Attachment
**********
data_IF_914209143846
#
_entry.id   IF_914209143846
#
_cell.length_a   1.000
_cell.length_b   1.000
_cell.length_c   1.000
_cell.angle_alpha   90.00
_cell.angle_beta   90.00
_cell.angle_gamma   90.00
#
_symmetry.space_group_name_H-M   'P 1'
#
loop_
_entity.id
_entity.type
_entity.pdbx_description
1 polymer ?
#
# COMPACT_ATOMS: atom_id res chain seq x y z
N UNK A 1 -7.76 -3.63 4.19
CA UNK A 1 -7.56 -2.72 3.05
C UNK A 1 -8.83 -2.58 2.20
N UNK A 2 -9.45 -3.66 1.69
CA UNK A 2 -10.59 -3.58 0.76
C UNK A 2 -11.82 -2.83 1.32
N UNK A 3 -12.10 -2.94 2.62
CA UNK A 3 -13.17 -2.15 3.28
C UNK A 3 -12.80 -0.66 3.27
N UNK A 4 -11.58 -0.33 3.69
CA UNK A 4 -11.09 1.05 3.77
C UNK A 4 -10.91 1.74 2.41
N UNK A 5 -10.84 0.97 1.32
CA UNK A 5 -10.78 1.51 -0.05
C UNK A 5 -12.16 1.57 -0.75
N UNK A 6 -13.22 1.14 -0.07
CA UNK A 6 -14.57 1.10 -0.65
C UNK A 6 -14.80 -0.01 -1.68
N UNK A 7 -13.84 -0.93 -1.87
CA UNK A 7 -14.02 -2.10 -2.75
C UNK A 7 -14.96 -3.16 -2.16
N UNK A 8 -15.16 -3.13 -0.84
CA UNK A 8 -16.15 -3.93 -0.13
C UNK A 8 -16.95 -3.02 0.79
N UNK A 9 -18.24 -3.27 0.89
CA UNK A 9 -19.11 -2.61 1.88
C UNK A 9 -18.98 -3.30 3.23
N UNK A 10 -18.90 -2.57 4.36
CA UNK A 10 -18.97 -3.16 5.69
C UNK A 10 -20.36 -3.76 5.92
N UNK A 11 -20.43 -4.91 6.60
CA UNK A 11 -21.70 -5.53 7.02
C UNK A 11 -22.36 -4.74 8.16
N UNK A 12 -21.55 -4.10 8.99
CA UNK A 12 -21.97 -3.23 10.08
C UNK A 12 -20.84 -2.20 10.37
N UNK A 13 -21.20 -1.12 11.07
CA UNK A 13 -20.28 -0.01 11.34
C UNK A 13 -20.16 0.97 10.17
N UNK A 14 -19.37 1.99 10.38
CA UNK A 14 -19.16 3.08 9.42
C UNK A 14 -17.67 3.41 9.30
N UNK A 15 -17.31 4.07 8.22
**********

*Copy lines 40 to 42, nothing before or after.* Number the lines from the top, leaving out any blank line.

CA UNK A 7 -14.02 -2.10 -2.75
C UNK A 7 -14.96 -3.16 -2.16
N UNK A 8 -15.16 -3.13 -0.84